Local News

Flying fox problem to be surveyed

In recent years, flying-foxes have established temporary camps at St Andrews Reserve, Aberdeen and other locations throughout the Upper Hunter.

Aberdeen Flying foxes May 2015.JPG

Upper Hunter Shire Council has been working with Hunter Councils, the NSW Office of Environment and Heritage and the local community to develop a camp management plan for the Upper Hunter Shire to minimise the impacts on the community, while conserving flying-foxes in their habitat.

As part of the development of this plan Council is asking residents to complete a survey about the flying-foxes which is available on Council’s website or www.flyingfoxengage.com/Aberdeen

Council’s Director of Environmental and Customer Services Mat Pringle said Council was working closely with agencies, land managers and other stakeholders to develop the camp management plan.

“The proximity of flying-fox camps to homes, businesses, schools and equine facilities has caused concerns within the community, particularly for those directly adjacent to a camp,” Mr Pringle said.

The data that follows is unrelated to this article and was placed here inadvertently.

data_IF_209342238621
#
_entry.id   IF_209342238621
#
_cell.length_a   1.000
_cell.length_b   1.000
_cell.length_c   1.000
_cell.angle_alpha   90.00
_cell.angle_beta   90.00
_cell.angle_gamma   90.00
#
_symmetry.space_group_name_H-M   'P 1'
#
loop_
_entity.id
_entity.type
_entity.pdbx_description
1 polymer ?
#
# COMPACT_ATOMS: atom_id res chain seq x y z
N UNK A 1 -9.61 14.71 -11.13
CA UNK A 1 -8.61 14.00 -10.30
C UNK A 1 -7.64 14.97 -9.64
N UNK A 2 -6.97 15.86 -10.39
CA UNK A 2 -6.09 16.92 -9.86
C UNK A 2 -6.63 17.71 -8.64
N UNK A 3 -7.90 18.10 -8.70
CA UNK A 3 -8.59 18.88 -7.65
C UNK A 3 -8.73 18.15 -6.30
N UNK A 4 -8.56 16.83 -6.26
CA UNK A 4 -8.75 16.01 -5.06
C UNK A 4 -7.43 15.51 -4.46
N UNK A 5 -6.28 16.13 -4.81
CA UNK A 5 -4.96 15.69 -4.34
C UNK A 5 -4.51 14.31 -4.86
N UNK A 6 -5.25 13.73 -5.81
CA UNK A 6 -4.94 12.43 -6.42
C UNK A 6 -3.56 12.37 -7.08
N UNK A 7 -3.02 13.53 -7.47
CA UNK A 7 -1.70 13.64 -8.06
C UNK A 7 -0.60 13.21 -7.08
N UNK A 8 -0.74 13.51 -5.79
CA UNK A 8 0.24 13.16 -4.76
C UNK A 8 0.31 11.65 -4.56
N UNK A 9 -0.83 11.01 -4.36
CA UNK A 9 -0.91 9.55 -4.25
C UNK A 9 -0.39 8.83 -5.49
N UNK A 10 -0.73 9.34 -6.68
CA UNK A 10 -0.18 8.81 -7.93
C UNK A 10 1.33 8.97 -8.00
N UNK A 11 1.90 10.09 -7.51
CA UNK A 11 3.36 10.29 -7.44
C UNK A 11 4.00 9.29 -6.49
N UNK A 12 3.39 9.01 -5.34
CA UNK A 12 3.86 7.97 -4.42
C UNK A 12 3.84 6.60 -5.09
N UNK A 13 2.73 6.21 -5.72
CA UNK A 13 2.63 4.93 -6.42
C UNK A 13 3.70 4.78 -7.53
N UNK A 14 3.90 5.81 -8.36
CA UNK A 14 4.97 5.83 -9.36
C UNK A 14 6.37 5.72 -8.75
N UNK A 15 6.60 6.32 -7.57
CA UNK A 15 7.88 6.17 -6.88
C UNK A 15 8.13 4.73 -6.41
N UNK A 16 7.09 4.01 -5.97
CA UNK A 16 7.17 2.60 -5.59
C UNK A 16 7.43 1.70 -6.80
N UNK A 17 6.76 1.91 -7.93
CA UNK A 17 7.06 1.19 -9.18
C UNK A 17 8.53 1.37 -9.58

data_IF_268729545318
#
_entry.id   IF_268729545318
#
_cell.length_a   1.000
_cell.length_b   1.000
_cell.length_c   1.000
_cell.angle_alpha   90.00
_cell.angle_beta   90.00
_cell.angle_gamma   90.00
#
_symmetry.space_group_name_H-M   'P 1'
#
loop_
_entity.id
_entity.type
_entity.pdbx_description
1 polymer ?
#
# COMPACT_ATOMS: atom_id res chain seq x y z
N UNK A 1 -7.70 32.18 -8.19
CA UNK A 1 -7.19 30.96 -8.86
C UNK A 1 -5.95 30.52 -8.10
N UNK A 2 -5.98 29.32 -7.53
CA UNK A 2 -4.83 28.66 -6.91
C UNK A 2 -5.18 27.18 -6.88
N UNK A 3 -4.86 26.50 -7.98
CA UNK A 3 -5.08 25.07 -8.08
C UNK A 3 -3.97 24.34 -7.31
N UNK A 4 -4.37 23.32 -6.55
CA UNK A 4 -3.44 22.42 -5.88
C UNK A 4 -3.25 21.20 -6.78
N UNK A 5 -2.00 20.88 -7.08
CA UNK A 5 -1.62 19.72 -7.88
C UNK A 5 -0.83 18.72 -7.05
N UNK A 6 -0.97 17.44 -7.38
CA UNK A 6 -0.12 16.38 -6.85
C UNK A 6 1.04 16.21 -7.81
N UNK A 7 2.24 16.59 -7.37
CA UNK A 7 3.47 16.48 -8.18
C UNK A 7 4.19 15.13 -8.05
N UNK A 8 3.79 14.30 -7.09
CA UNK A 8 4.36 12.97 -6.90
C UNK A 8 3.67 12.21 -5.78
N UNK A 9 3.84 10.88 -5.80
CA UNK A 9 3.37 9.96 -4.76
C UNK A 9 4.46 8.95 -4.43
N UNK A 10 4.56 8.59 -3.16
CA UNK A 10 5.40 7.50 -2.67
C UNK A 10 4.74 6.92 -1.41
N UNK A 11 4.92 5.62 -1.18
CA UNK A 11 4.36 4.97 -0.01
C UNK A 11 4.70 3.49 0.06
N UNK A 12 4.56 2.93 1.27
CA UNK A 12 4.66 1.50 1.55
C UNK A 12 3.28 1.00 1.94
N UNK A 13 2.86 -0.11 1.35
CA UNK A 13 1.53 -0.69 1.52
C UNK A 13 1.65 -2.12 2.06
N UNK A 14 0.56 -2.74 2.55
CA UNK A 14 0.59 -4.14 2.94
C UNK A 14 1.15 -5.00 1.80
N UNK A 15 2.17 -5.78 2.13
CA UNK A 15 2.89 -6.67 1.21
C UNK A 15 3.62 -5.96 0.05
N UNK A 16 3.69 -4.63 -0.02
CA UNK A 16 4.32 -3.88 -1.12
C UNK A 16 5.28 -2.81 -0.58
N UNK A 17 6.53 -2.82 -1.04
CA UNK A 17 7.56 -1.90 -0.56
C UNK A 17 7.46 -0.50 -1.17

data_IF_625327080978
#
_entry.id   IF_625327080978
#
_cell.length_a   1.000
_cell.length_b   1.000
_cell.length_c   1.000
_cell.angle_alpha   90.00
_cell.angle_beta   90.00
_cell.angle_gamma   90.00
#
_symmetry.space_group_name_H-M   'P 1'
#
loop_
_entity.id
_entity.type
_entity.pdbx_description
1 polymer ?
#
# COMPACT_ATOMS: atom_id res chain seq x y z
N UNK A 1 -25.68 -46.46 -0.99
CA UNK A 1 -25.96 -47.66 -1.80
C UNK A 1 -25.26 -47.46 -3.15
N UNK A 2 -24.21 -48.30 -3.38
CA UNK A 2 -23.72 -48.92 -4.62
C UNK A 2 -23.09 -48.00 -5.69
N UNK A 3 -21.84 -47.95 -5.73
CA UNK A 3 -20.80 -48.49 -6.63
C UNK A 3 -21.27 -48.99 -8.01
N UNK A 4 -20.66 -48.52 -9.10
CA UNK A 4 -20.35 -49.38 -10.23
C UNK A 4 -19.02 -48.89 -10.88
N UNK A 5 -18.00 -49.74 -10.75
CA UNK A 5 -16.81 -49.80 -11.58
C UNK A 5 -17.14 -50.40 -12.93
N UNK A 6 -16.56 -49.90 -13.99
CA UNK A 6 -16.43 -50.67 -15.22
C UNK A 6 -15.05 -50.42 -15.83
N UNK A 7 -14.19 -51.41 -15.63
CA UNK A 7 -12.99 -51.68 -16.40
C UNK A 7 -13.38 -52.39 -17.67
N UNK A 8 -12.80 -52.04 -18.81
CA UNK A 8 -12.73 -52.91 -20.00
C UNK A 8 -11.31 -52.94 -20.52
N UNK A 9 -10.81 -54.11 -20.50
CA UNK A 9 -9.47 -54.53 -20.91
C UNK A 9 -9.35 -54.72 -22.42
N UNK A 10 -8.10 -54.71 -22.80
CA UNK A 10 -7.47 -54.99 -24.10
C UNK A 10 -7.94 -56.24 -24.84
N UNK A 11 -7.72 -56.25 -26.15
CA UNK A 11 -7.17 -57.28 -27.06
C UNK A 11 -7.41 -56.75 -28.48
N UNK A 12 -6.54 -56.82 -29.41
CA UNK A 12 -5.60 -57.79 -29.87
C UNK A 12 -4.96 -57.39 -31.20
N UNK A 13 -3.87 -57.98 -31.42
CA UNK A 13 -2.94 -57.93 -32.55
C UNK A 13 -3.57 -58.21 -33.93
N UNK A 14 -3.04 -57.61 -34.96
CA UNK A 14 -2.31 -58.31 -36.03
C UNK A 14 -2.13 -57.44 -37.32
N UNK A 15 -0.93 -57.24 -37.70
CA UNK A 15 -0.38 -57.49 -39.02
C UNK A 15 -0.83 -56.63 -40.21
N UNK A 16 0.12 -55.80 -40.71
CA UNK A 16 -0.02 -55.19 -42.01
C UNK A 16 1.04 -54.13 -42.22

“Council is asking the community for their views on how to manage flying-fox camps in the Upper Hunter.

“There are a number of possible tools we can use such as revegetating and managing land to create alternative flying-fox habitat or providing signs and other information about safety guidelines around camps.”

The online survey asks users to rank a series of questions from ‘not important’ to ‘extremely important’ and based on the answers, generates a tailored list of management options.

The survey also includes information about flying-fox behaviour, the complexity of each management option and the strategies under consideration.

Flying foxes are a protected species in NSW under the National Parks and Wildlife Act 1974and, in the case of the Grey-headed flying-fox, under the Threatened Species Conservation Act 1995 and the Commonwealth Environment Protection and Biodiversity Conservation Act 1999.

Flying-foxes are important because they help pollinate plants and spread seeds, making sure our native forests and bush survive. They do this over much larger distances than birds or insects. They are wild animals, with each species forming one large population that travels large distances to find food, and suitable habitat to live in.

Image supplied: ” From late 2014, several thousand flying-foxes have at times set up a camp in Aberdeen along a section of the Hunter River close to a camp draft area. Upper Hunter Shire Council installed signs in the area with information about safety precautions. Residents’ views on the flying-foxes are being sought in order to create a camp management plan for the Shire.

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